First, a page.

Technicolor just released a new Picture Profile for Canon DSLRs, and recommended that ISO be used in multiples of 160. Andrew Schär decided to test this using his Canon 60D, and found that in terms of the amount of noise present in the footage, ISO numbers that are multiples of 160 are best (i.e. least noise), followed by multiples of 100, and finally multiples of 125 being worst.
It clearly illustrates that best ISO’s to use for video, starting from lowest noise level to highest are as follows:
160, 320, 640, 100, 200, 400, 800, 1250, 125, 250, 500, 1000, 1600, 2500, 2000, 3200, 4000, 5000, 6400.
Of course, if you’re shooting low-light and you need a high ISO, the best ones to go for would be: 1600, 2500, 3200 & 5000.
If there’s plenty light, keep things on ISO 160. [#]
Regarding why this is so, commenter Martin Zahuta writes,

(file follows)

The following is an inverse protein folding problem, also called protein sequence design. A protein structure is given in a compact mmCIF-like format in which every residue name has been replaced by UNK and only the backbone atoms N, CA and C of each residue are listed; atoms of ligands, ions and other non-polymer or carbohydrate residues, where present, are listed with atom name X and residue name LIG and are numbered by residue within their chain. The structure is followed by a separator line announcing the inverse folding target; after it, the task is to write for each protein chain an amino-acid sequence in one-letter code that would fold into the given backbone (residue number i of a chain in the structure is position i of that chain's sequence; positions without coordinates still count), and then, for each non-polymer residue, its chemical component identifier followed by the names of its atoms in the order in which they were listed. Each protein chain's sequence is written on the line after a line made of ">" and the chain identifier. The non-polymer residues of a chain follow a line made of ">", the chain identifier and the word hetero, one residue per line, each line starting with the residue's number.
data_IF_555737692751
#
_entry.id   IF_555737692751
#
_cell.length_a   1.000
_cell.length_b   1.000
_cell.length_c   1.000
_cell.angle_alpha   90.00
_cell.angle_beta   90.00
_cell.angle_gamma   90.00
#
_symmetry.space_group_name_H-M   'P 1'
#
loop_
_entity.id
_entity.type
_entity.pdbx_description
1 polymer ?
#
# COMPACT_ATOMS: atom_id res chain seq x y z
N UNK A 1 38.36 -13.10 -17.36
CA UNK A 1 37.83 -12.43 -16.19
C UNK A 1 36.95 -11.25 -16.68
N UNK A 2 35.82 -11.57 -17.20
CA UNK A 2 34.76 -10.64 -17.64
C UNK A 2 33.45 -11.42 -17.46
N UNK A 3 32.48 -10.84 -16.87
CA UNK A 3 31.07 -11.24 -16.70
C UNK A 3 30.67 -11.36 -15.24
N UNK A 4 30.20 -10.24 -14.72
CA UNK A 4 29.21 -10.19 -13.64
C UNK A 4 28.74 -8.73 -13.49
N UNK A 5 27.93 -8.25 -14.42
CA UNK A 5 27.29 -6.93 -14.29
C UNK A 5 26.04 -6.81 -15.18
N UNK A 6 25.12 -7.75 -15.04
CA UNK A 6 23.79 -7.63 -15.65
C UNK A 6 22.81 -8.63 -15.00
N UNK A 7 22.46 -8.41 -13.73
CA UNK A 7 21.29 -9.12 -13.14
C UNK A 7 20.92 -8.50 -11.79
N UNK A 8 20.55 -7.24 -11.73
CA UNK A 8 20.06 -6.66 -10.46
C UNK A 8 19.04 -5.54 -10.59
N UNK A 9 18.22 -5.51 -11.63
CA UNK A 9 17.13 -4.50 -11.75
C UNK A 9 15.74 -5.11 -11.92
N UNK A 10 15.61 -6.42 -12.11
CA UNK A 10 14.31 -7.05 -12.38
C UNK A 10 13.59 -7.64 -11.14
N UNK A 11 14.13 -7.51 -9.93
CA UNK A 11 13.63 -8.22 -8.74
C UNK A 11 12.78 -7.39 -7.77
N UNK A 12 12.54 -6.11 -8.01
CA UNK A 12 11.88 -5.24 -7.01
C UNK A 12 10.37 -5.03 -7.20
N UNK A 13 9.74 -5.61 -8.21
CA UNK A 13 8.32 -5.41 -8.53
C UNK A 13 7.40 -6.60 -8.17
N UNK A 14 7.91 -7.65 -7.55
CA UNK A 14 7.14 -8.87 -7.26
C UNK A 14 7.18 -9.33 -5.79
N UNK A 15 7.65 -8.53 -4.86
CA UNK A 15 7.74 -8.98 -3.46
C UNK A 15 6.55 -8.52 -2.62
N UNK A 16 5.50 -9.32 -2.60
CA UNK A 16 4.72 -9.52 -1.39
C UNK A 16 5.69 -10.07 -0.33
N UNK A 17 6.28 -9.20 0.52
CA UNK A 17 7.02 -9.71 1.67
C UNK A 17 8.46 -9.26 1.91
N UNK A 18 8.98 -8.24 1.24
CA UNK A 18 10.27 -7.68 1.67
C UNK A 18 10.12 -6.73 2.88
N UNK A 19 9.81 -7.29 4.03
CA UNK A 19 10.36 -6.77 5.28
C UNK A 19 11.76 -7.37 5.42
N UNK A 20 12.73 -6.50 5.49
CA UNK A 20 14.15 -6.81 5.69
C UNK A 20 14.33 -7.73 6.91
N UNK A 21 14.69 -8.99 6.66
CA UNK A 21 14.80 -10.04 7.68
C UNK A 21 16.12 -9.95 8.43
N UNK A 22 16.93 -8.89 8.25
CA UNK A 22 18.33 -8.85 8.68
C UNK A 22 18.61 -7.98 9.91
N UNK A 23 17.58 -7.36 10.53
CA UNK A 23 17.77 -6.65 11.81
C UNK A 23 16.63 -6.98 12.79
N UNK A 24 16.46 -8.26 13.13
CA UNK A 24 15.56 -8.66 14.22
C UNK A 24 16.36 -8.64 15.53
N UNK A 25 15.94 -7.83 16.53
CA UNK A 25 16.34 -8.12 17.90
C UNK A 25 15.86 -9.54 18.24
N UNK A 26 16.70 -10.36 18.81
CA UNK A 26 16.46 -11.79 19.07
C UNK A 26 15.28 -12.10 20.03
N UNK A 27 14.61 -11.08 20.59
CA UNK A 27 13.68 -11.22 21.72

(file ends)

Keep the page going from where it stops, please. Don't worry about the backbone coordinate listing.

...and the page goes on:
Basically, the camera has several native ISO settings, in most cameras these are 100, 200, 400, 800, 1600 etc. The thing with the values in the middle (125, 160, 250, 320) is that they are simulated! This is very important to understand.
If you set the ISO at 125, there will be more noise than at ISO 100 because the camera sets the ISO at 100 and than simulates the higher ISO (125) by applying GAIN.
Similarly, when set at ISO 160, the camera actually already goes for ISO 200 and applies NEGATIVE GAIN, making the image darker and thus hiding a lot of the noise.
Here’s the video showing Schär’s test: